Bombardier Report

Bombardier Report

Analysis of Bombardier:

Bombardier took on its present form in 1976 when MLW-Worthington, a
manufacturer of locomotives, acquired Bombardier Ltd., a manufacturer of snow
tractors and snowmobiles. The company was renamed Bombardier Inc. in 1978. The
company has been active ever since in the acquisitions of various aerospace and
transportation companies around the world.

Nature of the Business

Bombardier conducts business in five main areas: transportation
equipment, aerospace, defense, motorized consumer products, and in financial and
real estate services. The total revenues increased by 20% from $5.9 billion to
$7.1 billion over the last year.
To be able to see the extent of Bombardier\'s operations it is best to
look at each manufacturing group separately.


Aerospace is Bombardier\'s most important industry. It accounted for 47%
of sales and 33% of profit in 1995 and makes Bombardier the fourth largest
civilian airplane manufacturer in the world. Bombardier\'s customers are spread
out over the globe. They range from government and private commercial airlines
to wealthy individuals and corporations in need of private jets. The products
that are driving the growth in this division are the RJ, the Global Express, and
the Lear-45. De Havilland, which was recently purchased with help from the
Ontario government, produces the Dash-8 series of airplanes. The Dash-8 has had
its production rate increased to 48 planes a year with about 81 on order.
Modified versions of the Dash-8 are in the works that could enable an even
bigger increase in production. Bombardier has cut costs and increased the
profit margin at de Havilland to improve profitability. Bombardier will likely
exercise the option to buy the remaining 49% from the Ontario government. The
outlook for the success of the RJ is very good, although most of its sales rely
on a small number of companies, these companies are pleased with the RJ\'s
performance to date. Bombardier\'s entrant into the long-range market is the
Global Express that has ďabout 60 ordersĒ on the table, but needs 100 to break
even at a price of $34 million. It is experiencing strong competition from
Gulfstream, which produces a plane that is targeted for the same market as the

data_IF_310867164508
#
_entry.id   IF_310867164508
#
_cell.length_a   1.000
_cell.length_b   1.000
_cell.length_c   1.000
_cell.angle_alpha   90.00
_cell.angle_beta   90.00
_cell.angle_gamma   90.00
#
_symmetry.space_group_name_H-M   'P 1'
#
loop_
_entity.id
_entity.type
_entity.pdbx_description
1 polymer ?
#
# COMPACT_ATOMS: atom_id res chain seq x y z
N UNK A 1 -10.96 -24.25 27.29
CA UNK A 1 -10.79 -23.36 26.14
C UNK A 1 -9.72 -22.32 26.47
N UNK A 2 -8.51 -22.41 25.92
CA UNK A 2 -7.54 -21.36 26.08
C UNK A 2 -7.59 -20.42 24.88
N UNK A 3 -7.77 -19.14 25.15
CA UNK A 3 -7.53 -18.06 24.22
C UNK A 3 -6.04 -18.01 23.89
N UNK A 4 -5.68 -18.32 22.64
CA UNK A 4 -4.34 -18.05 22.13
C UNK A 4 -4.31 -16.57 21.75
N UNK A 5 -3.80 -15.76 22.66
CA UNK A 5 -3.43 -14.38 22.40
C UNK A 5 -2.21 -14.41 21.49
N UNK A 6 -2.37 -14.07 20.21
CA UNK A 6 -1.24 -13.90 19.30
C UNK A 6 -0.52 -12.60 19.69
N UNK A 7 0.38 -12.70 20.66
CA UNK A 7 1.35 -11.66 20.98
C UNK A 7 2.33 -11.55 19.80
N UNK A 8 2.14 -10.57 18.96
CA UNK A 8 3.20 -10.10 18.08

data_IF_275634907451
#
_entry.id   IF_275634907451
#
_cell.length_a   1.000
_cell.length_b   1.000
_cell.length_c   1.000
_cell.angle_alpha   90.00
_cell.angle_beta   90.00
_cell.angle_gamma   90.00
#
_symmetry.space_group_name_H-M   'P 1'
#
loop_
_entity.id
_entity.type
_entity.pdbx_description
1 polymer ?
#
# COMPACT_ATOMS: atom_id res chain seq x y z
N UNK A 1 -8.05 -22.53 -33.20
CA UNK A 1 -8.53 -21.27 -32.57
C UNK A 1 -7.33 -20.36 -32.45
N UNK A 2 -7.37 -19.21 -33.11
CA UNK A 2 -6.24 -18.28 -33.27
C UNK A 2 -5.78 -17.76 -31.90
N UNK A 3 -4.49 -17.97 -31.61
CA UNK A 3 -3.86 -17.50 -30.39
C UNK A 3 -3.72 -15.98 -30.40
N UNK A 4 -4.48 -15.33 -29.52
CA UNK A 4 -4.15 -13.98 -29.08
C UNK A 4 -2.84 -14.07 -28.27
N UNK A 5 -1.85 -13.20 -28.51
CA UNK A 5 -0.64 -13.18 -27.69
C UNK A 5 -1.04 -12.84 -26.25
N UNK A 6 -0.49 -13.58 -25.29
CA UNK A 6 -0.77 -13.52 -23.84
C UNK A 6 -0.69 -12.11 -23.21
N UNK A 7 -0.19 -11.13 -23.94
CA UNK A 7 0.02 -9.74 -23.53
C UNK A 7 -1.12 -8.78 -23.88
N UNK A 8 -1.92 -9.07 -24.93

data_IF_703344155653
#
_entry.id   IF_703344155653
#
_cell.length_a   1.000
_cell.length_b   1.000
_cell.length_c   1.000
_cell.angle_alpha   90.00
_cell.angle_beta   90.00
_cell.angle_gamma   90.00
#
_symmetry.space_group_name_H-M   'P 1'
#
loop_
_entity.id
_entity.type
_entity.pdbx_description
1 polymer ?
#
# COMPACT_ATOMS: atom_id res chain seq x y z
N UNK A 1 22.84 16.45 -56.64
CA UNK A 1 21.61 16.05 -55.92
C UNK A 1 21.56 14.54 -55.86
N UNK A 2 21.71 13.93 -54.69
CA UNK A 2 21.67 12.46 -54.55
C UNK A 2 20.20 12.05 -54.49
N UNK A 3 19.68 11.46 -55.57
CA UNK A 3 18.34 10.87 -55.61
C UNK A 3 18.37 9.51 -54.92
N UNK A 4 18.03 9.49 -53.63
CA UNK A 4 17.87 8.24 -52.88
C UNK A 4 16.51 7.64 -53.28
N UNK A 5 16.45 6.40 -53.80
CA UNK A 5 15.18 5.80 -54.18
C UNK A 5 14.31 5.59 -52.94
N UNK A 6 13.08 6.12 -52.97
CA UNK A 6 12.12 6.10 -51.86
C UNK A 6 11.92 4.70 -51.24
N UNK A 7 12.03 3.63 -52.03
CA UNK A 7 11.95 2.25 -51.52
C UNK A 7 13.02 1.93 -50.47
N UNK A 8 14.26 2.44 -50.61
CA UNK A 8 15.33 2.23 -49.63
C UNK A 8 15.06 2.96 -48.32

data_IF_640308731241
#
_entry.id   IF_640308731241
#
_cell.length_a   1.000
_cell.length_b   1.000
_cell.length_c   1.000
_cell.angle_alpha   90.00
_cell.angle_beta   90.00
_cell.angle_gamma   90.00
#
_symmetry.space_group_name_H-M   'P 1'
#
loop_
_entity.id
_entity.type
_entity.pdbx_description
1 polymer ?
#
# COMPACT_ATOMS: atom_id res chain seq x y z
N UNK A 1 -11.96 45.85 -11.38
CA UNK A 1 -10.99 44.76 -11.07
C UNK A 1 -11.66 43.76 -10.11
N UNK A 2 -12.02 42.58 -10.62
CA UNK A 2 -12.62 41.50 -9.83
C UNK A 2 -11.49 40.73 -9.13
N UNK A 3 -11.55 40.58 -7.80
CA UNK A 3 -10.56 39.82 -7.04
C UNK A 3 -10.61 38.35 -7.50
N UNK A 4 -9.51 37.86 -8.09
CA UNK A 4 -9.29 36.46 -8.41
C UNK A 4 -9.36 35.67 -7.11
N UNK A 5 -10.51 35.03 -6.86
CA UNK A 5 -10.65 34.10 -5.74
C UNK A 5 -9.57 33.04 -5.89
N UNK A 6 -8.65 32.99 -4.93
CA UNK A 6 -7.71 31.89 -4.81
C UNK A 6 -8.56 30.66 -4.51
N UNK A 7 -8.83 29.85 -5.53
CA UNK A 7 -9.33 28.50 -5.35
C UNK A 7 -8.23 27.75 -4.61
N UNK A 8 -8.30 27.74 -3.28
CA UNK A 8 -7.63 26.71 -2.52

Global Express. Bombardier has been successful in turning around the troubled
Learjet operations and now expects Learjet to expand its aircraft production
with the introduction of the Lear-45, which already has 90 orders on hand. The
Canadair 50 seat regional jets are continuing to be turned out at a rate of 60
per year. Overall the Aerospace industry has strong growth potential, provided
that Bombardier sticks to its successful niche marketing strategy. Bombardier
is competing with some of the biggest companies in the world. Boeing, McDonnell
Douglas, Lockheed Martin, and Raytheon are all counted as the opposition.

Transportation Equipment

This industry is responsible for 22% of sales and 22% of profits for
1995. The nature of this group is cyclical. Bombardier manufactures subway
cars, high speed trains, passenger cars, and a variety of other equipment, which
is primarily sold in the North American and European markets. Bombardier has
made many acquisitions in this industry that are usually acquired at a loss.
These acquisitions along with the huge loss in the Eurotunnel contract has made
it difficult for Bombardier to show it\'s real profitability in this industry.
Revenues have increased by 20% since 1994. Bombardier has 28% and 12% of the
North American and European markets respectfully. The outlook for expansion in
the North American market is encouraging with the contract with Am-Trac to
supply high-speed trains and equipment for use in the United States. Recent
developments in Mexico has led to an increase in demand for railway cars in that
country. As well, the acquisition of Waggonfabrik Talbot will give Bombardier a
strong foothold in the European market that already accounts for 60% of sales.
One area of concern is that Bombardier\'s competitors in this industry are
becoming stronger. The merger between Asea Brown Boveri (ABB) and Damhler-Benz
has created a strong competitor. The reemergence of Morrison Kundsen has also
increases the competition in this area. The fact that more and more
transportation authorities are being privatized and will need to adapt their
fleets to meet consumer preferences creates a positive outlook. To accomplish
these adaptations these companies will have to renew their 1000\'s of vehicles.

Motorized Consumer Products.

The biggest products in this group are the Sea-Doo and Ski-Doo
recreation vehicles. This group accounted for 23% of sales and 38% of profit.
High profit margins have helped Bombardier achieve success in this market.
Sales in the Sea-Doo area have increased by 20% last summer making Sea-Doo the
leader in the personal water craft market. The increase in Ski-Doo\'s sales has